Despite my idealistic hopes, I also have doubts. I worry that, if things really do go belly up, not everyone will react favourably. Many will be shocked and scared, angry and incredulous. Parents will fight for their food and children will steal. The streets will see violence and riots and looting. Some will go hungry. Others will go mad.

Dublin City © Gearoid Muldowney

And I can’t help hypothetically grieving all the materialistic luxuries I currently enjoy. How would I cope without my car and my holidays abroad? What would I do without the ability to discover new music at the click of a mouse? How would I feel about the loss of lipstick and mascara? Could I welcome a world without the internet and blogging? And if money disappears and I can no longer pay rent, will I have to move home? Or would my landlord accept payment in poems and potatoes?

Then again, this may never happen and you’ll laugh when you remember the crazy blogger who once ranted about the possible links between sudden poverty and freedom. But if the alternative news reports do prove to be correct, at least I’ll have given you a heads up. To encourage you to spend some of the money that’s lying in fear in your bank account. To get yourself some practical essentials. To give you time to install a stove and stock up on rice and tins of tuna. To buy good winter boots and some quality clothes that’ll last longer than your usual purchases from Penneys. Better silly and safe than stubborn and sorry.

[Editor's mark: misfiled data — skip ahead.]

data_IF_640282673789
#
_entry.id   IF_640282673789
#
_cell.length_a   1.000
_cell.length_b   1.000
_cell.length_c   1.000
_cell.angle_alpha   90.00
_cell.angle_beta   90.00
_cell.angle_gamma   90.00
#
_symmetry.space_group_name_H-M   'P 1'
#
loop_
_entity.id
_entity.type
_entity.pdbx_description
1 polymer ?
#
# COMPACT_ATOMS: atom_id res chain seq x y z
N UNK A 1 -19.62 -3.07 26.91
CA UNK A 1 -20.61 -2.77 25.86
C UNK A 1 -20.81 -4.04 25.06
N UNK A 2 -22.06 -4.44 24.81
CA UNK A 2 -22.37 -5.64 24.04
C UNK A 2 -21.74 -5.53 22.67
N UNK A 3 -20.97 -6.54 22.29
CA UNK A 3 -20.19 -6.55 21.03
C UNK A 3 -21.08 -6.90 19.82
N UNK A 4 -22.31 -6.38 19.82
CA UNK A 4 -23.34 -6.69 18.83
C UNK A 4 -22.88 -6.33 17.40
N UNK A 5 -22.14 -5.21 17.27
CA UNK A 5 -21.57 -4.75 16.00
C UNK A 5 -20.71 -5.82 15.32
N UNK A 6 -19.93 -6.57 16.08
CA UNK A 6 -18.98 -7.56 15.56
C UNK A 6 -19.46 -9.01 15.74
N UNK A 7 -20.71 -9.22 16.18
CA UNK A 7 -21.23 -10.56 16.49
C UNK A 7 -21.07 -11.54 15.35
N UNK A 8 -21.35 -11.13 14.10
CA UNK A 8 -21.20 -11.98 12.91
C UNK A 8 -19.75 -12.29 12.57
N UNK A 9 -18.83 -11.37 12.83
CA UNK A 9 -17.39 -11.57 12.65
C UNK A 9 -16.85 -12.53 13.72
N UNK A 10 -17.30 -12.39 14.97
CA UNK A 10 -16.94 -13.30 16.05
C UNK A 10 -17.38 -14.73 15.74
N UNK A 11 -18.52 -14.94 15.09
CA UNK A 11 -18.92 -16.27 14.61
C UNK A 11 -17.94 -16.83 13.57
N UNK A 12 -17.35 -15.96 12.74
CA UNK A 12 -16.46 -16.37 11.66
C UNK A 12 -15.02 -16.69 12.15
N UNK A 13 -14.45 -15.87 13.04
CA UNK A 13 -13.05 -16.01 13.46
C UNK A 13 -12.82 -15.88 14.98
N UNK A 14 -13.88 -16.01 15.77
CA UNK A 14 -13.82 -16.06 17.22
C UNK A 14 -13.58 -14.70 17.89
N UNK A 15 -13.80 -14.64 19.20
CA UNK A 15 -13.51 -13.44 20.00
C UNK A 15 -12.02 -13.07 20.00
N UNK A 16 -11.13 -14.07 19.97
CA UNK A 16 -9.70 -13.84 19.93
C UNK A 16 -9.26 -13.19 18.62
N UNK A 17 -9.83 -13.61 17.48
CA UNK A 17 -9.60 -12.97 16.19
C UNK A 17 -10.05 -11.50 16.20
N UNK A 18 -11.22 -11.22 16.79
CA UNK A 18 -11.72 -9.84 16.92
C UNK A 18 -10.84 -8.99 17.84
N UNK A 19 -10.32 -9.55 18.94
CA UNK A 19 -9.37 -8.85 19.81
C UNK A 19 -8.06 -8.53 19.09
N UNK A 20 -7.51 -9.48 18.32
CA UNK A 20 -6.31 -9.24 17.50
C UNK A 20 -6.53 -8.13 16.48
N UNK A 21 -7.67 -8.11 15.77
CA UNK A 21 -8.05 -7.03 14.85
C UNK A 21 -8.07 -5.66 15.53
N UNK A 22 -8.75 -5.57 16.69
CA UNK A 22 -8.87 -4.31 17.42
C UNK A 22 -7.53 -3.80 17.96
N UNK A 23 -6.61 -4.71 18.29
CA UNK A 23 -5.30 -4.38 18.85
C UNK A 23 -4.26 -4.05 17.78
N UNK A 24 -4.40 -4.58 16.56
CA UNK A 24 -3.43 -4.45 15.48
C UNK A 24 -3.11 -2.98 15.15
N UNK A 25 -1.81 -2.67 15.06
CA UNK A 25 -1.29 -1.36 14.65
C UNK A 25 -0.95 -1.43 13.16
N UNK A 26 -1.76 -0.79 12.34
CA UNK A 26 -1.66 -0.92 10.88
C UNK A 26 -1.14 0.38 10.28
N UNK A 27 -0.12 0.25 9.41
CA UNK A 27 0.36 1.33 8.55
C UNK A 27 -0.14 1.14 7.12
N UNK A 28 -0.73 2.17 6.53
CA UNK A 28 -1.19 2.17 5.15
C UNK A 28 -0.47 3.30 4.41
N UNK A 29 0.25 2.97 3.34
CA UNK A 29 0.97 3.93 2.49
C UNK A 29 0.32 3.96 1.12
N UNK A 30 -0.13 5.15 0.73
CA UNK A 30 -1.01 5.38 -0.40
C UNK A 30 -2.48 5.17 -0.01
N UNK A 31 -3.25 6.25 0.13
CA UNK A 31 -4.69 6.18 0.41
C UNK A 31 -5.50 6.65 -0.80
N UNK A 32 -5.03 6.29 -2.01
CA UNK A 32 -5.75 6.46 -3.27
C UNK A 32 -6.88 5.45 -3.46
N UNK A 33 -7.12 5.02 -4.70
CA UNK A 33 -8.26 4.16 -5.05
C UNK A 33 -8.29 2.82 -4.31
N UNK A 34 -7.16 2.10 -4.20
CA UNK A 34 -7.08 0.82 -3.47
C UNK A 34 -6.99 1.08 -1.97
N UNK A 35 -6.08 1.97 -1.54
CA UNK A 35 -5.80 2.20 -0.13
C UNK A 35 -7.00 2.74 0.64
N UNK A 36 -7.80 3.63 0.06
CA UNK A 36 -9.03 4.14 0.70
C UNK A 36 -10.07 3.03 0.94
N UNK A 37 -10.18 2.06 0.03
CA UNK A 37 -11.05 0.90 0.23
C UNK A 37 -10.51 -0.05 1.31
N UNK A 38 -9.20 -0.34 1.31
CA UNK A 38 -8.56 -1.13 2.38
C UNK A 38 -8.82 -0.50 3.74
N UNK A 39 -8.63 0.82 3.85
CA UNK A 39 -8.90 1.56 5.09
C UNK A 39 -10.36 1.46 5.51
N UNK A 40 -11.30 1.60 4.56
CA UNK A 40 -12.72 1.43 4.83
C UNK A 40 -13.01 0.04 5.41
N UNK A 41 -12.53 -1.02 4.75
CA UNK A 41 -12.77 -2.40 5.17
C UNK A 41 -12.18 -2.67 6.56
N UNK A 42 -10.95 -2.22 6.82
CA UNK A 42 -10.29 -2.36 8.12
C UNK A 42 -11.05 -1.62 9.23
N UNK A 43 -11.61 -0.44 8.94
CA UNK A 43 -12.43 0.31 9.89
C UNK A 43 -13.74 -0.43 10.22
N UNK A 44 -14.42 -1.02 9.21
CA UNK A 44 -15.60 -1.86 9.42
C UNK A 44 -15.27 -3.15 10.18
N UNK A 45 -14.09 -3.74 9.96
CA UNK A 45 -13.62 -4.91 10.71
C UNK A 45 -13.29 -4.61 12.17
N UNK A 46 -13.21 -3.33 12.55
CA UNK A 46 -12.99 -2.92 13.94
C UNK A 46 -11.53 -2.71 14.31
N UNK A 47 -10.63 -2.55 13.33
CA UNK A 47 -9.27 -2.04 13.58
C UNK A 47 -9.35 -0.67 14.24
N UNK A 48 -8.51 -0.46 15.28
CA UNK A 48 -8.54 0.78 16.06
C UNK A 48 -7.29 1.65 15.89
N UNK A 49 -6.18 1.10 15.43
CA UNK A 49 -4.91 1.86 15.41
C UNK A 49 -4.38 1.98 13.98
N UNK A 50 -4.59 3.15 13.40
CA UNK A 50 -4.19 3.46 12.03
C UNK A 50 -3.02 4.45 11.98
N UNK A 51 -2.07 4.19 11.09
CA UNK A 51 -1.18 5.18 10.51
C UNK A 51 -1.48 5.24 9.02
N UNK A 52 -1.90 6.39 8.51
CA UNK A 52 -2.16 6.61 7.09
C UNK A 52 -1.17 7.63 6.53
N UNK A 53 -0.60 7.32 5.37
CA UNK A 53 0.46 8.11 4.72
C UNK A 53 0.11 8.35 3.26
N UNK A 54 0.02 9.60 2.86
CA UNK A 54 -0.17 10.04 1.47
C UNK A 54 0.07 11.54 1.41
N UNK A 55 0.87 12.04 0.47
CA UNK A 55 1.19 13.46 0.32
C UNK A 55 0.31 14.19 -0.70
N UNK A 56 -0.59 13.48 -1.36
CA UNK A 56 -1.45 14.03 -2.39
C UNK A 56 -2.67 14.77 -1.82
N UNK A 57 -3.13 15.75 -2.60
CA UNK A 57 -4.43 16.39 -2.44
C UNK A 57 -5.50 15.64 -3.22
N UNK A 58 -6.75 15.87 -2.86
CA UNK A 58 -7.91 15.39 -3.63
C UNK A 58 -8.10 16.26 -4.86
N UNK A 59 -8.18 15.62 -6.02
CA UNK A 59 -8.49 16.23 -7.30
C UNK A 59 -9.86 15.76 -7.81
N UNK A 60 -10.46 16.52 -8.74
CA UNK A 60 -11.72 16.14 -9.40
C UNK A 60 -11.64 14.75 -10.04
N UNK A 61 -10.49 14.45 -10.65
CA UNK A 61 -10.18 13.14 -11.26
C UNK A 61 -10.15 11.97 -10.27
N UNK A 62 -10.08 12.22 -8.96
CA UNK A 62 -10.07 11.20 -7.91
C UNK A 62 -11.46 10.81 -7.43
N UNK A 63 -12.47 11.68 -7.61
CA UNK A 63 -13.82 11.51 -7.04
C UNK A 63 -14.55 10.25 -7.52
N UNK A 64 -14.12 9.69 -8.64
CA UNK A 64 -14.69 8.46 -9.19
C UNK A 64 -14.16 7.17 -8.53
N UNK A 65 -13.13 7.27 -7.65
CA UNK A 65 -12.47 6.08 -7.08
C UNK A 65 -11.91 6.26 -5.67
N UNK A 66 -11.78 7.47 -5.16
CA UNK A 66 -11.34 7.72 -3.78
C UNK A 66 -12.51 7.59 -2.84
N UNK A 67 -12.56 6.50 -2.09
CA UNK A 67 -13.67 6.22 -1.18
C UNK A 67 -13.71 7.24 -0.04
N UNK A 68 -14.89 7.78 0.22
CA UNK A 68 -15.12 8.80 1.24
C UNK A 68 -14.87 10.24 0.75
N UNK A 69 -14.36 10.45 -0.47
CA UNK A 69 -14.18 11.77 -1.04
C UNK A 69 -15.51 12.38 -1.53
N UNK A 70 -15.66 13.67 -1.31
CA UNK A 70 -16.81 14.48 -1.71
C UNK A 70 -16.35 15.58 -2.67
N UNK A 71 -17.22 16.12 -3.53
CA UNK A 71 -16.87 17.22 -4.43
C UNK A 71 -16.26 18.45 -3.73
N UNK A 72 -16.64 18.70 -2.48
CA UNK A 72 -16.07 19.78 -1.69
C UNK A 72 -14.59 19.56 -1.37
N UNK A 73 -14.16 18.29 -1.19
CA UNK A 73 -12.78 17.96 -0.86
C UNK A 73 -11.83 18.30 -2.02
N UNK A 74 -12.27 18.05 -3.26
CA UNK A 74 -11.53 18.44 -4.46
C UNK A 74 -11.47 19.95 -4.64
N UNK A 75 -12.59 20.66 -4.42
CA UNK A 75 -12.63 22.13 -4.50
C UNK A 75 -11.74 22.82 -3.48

Whether or not this apocalypse-like scenario manifests, we cannot ignore the fact that change is in the air. Perhaps this upset and turmoil is a necessary step in our evolution. Masses of people are awakening and there is a definite shift in consciousness. This could be the New Earth that Eckhart Tolle wrote about. And a new way of thinking and living and being will emerge from the redundant ashes of the old world, like a phoenix, ready to take flight…

Deepak Chopra

Images: http://www.allthingswhisky.com/?p=499; http://www.indymedia.ie/article/92133; http://www.ballynahinch-castle.com/fishing-connemara; http://www.flickr.com/photos/gearoid/page10/; http://pinterest.com/pin/418493398/